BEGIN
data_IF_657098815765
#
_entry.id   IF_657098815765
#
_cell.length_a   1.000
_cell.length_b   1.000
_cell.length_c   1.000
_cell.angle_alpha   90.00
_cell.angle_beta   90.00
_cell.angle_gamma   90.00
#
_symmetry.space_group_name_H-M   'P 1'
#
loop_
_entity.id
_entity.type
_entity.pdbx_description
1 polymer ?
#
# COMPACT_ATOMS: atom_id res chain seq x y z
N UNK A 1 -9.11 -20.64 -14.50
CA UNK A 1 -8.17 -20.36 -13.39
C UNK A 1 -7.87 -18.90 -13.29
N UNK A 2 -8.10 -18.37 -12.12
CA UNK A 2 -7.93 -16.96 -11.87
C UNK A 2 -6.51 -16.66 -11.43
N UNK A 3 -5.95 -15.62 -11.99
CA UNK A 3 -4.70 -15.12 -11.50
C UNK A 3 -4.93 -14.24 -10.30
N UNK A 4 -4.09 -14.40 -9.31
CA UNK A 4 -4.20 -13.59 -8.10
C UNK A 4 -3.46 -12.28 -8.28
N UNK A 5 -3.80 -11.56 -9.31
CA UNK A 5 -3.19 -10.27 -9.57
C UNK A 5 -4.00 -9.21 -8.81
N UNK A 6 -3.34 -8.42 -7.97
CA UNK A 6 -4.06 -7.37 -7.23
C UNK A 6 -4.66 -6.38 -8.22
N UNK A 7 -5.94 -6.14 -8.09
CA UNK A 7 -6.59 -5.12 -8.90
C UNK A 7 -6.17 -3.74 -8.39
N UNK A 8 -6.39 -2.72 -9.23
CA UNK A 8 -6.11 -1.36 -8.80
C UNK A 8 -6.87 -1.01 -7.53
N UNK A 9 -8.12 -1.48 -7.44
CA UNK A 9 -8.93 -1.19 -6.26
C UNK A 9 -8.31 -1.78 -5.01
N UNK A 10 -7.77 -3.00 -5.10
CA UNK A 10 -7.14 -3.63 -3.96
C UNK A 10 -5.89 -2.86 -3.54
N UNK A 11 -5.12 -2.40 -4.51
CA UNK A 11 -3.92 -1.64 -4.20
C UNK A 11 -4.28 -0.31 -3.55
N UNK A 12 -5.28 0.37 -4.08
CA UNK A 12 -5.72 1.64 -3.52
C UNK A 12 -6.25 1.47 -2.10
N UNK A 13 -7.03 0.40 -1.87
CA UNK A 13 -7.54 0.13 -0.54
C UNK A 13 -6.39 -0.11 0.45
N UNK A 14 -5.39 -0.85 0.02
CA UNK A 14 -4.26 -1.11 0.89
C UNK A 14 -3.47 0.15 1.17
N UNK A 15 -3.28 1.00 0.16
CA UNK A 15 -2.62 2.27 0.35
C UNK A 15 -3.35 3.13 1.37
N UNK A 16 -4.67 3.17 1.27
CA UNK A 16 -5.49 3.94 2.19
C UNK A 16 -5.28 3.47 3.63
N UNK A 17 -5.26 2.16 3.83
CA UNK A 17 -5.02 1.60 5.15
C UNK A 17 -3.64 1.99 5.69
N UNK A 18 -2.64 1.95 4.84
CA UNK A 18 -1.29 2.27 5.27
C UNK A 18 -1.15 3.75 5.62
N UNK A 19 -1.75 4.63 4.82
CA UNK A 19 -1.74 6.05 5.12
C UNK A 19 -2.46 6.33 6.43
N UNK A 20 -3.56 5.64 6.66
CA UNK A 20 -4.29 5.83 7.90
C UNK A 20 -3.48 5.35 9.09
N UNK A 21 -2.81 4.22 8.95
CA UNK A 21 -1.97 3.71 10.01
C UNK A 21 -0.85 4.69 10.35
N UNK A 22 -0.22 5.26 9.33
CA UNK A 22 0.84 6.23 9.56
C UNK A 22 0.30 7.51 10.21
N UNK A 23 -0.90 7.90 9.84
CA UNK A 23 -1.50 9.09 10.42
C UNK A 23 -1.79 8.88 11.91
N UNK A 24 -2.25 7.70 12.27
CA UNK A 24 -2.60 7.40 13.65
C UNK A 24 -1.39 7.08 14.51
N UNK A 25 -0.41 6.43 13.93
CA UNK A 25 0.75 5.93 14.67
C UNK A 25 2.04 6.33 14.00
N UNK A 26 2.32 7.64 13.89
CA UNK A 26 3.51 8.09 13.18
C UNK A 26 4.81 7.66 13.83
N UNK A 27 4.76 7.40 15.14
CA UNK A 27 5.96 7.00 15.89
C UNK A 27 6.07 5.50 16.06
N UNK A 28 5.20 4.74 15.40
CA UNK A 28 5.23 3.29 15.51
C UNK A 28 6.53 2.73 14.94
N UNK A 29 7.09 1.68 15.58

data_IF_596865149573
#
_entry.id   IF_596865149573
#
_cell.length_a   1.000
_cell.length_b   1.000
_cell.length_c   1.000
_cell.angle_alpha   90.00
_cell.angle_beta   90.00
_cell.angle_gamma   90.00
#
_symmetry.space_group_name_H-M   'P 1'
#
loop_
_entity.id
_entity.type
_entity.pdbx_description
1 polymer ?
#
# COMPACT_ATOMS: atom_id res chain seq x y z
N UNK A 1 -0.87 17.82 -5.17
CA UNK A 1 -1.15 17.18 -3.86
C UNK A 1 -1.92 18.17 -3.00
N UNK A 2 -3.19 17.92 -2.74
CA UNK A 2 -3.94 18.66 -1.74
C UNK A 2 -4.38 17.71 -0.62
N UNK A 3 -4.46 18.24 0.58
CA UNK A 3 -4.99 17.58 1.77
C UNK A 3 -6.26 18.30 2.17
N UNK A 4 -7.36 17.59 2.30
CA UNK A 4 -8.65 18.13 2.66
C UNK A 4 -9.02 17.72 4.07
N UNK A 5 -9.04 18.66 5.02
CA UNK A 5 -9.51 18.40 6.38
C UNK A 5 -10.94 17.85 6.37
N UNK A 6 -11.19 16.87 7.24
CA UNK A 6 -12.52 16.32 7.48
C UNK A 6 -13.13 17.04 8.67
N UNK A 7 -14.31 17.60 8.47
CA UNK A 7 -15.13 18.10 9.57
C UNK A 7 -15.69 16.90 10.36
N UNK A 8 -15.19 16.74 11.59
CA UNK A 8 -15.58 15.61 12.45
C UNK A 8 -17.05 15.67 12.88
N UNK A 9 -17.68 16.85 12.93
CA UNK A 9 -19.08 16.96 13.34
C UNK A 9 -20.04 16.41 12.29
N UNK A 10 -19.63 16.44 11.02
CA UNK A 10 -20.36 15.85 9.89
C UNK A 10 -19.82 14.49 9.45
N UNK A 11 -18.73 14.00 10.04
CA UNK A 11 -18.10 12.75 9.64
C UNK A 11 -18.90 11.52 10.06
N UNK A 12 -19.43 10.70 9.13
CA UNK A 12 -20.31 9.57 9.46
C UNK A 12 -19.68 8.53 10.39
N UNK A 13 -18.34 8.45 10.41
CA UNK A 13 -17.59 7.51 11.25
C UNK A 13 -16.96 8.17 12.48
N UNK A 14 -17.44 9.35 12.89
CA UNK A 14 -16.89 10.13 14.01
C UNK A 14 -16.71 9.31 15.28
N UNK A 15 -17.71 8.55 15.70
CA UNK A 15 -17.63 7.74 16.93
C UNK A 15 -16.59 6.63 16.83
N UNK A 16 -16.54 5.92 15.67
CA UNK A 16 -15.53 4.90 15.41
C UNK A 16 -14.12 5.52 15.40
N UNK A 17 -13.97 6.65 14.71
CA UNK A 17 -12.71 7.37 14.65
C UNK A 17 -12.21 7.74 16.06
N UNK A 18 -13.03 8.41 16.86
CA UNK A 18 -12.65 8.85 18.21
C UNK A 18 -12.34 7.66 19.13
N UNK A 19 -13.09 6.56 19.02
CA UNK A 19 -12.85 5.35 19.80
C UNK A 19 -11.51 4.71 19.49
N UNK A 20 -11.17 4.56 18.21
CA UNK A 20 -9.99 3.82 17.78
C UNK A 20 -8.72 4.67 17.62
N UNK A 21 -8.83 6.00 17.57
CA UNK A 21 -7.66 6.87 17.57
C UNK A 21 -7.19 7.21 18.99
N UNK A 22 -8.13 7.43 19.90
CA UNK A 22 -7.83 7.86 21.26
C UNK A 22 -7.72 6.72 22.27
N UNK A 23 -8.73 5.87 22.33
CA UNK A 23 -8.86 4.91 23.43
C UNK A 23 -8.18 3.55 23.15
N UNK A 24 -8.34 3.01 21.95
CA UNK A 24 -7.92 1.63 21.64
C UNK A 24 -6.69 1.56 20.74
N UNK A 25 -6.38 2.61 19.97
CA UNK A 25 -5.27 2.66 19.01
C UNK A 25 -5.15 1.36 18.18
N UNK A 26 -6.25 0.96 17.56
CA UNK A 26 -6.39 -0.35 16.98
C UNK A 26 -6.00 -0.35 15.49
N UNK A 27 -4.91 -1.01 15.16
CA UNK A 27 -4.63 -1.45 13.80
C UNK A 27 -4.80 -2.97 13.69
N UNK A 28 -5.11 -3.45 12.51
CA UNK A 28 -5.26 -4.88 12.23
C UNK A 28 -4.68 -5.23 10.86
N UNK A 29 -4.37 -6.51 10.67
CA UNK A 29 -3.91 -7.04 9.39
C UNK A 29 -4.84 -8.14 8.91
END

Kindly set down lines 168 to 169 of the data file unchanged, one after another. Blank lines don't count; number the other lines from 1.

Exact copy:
N UNK A 15 -17.71 8.55 15.70
CA UNK A 15 -17.63 7.74 16.93